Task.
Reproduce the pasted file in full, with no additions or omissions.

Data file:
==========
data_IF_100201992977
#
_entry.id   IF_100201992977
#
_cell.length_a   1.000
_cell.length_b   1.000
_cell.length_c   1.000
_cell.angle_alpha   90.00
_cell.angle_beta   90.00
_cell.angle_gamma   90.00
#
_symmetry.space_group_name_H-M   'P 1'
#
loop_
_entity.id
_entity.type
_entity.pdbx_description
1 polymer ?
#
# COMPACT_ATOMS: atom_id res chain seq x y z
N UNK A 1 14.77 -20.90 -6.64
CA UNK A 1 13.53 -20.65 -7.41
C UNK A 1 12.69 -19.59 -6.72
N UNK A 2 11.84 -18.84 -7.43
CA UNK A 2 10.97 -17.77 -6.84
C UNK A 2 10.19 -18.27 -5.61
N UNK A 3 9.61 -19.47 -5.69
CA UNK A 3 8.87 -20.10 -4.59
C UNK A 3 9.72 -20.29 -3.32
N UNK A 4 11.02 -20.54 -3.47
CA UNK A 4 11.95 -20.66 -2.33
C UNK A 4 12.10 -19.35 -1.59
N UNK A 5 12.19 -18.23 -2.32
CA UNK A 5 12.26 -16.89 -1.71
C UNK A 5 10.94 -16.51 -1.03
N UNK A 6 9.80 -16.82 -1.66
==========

data_IF_100201992977
#
_entry.id   IF_100201992977
#
_cell.length_a   1.000
_cell.length_b   1.000
_cell.length_c   1.000
_cell.angle_alpha   90.00
_cell.angle_beta   90.00
_cell.angle_gamma   90.00
#
_symmetry.space_group_name_H-M   'P 1'
#
loop_
_entity.id
_entity.type
_entity.pdbx_description
1 polymer ?
#
# COMPACT_ATOMS: atom_id res chain seq x y z
N UNK A 1 14.77 -20.90 -6.64
CA UNK A 1 13.53 -20.65 -7.41
C UNK A 1 12.69 -19.59 -6.72
N UNK A 2 11.84 -18.84 -7.43
CA UNK A 2 10.97 -17.77 -6.84
C UNK A 2 10.19 -18.27 -5.61
N UNK A 3 9.61 -19.47 -5.69
CA UNK A 3 8.87 -20.10 -4.59
C UNK A 3 9.72 -20.29 -3.32
N UNK A 4 11.02 -20.54 -3.47
CA UNK A 4 11.95 -20.66 -2.33
C UNK A 4 12.10 -19.35 -1.59
N UNK A 5 12.19 -18.23 -2.32
CA UNK A 5 12.26 -16.89 -1.71
C UNK A 5 10.94 -16.51 -1.03
N UNK A 6 9.80 -16.82 -1.66